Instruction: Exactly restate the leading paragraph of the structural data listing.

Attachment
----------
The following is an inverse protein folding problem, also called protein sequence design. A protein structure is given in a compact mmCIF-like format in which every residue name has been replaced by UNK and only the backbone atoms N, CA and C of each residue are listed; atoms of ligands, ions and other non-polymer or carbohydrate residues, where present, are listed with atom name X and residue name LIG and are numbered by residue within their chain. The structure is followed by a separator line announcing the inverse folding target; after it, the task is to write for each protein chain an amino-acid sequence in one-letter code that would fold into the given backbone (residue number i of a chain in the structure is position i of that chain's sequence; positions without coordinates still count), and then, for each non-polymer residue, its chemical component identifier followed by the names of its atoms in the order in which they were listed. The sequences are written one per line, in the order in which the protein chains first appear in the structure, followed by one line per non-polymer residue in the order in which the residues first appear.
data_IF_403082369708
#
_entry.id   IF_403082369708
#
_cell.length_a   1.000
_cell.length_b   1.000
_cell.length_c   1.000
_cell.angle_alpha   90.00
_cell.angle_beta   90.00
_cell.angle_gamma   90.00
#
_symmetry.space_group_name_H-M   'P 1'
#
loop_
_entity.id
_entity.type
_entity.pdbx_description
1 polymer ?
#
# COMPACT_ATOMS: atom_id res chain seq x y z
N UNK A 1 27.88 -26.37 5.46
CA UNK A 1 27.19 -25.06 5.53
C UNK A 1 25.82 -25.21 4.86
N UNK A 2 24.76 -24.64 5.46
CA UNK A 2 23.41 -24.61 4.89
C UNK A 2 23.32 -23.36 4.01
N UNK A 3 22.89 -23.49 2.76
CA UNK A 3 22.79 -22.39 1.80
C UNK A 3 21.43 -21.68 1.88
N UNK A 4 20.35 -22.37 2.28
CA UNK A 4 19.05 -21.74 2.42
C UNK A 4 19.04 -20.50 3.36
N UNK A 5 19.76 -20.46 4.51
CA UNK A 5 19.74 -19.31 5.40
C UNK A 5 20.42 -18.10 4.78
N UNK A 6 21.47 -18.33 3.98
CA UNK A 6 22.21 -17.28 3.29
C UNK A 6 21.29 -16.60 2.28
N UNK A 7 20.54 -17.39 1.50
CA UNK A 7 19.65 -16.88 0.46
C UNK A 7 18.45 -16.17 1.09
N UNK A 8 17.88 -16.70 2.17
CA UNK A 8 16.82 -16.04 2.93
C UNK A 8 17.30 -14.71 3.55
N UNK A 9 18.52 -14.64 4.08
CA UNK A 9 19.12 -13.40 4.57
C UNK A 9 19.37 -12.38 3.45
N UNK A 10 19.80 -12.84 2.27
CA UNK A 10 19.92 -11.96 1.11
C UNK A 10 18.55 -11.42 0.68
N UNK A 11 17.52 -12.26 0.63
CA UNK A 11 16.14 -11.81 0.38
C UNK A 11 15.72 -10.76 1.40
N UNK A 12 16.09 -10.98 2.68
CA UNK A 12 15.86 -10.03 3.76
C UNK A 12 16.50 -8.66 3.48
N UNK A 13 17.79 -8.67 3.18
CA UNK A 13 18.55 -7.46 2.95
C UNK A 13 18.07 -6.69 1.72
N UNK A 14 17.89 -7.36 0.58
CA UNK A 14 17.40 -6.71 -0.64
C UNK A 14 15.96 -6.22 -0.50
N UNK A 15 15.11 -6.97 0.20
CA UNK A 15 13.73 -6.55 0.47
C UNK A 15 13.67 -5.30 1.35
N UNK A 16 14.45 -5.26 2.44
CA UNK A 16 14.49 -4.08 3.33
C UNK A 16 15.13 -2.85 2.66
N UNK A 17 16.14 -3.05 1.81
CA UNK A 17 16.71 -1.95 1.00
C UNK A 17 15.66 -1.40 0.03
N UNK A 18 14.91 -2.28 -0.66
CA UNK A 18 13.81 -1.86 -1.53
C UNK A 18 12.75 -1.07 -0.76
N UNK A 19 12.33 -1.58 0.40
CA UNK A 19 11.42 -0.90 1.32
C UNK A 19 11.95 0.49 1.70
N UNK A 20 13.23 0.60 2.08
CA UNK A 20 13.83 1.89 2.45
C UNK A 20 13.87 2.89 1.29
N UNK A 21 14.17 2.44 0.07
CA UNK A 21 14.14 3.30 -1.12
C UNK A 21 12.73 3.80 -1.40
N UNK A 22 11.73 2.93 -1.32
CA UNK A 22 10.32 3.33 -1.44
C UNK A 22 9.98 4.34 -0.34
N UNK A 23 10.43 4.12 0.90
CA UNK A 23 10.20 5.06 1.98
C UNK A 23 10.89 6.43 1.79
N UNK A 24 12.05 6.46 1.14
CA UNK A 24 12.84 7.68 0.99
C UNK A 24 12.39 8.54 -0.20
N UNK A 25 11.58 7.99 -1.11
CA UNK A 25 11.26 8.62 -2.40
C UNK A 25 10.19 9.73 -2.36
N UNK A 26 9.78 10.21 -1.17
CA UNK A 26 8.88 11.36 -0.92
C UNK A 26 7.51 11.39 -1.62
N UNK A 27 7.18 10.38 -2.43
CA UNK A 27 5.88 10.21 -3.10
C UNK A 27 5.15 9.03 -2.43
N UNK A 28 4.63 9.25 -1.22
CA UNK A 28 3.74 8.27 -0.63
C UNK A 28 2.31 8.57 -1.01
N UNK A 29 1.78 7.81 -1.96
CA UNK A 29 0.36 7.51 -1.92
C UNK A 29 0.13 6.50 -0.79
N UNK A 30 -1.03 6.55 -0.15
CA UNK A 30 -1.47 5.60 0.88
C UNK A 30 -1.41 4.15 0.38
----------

The following is an inverse protein folding problem, also called protein sequence design. A protein structure is given in a compact mmCIF-like format in which every residue name has been replaced by UNK and only the backbone atoms N, CA and C of each residue are listed; atoms of ligands, ions and other non-polymer or carbohydrate residues, where present, are listed with atom name X and residue name LIG and are numbered by residue within their chain. The structure is followed by a separator line announcing the inverse folding target; after it, the task is to write for each protein chain an amino-acid sequence in one-letter code that would fold into the given backbone (residue number i of a chain in the structure is position i of that chain's sequence; positions without coordinates still count), and then, for each non-polymer residue, its chemical component identifier followed by the names of its atoms in the order in which they were listed. The sequences are written one per line, in the order in which the protein chains first appear in the structure, followed by one line per non-polymer residue in the order in which the residues first appear.